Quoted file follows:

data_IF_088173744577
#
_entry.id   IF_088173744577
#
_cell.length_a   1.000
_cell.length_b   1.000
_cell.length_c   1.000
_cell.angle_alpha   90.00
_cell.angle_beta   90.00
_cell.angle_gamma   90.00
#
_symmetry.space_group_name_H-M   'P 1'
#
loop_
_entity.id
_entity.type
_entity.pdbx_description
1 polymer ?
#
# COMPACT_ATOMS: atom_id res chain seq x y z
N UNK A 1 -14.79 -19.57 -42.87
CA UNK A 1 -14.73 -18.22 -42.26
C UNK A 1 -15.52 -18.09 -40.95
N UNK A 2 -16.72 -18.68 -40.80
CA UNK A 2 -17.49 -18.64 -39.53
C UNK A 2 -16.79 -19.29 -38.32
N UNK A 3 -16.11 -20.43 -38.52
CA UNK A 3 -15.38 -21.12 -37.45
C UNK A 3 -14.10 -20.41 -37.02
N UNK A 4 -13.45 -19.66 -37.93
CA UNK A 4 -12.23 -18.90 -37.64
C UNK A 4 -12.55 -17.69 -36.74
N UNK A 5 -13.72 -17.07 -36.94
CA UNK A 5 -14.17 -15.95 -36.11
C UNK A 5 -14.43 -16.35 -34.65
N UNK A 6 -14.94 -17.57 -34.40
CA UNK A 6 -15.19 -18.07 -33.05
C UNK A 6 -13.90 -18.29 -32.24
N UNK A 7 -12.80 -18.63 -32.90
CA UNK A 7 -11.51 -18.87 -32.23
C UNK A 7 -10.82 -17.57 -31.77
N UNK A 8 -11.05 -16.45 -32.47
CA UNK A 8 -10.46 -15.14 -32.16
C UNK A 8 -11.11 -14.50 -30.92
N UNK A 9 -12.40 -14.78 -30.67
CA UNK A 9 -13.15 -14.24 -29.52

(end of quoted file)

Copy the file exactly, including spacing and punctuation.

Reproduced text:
data_IF_088173744577
#
_entry.id   IF_088173744577
#
_cell.length_a   1.000
_cell.length_b   1.000
_cell.length_c   1.000
_cell.angle_alpha   90.00
_cell.angle_beta   90.00
_cell.angle_gamma   90.00
#
_symmetry.space_group_name_H-M   'P 1'
#
loop_
_entity.id
_entity.type
_entity.pdbx_description
1 polymer ?
#
# COMPACT_ATOMS: atom_id res chain seq x y z
N UNK A 1 -14.79 -19.57 -42.87
CA UNK A 1 -14.73 -18.22 -42.26
C UNK A 1 -15.52 -18.09 -40.95
N UNK A 2 -16.72 -18.68 -40.80
CA UNK A 2 -17.49 -18.64 -39.53
C UNK A 2 -16.79 -19.29 -38.32
N UNK A 3 -16.11 -20.43 -38.52
CA UNK A 3 -15.38 -21.12 -37.45
C UNK A 3 -14.10 -20.41 -37.02
N UNK A 4 -13.45 -19.66 -37.93
CA UNK A 4 -12.23 -18.90 -37.64
C UNK A 4 -12.55 -17.69 -36.74
N UNK A 5 -13.72 -17.07 -36.94
CA UNK A 5 -14.17 -15.95 -36.11
C UNK A 5 -14.43 -16.35 -34.65
N UNK A 6 -14.94 -17.57 -34.40
CA UNK A 6 -15.19 -18.07 -33.05
C UNK A 6 -13.90 -18.29 -32.24
N UNK A 7 -12.80 -18.63 -32.90
CA UNK A 7 -11.51 -18.87 -32.23
C UNK A 7 -10.82 -17.57 -31.77
N UNK A 8 -11.05 -16.45 -32.47
CA UNK A 8 -10.46 -15.14 -32.16
C UNK A 8 -11.11 -14.50 -30.92
N UNK A 9 -12.40 -14.78 -30.67
CA UNK A 9 -13.15 -14.24 -29.52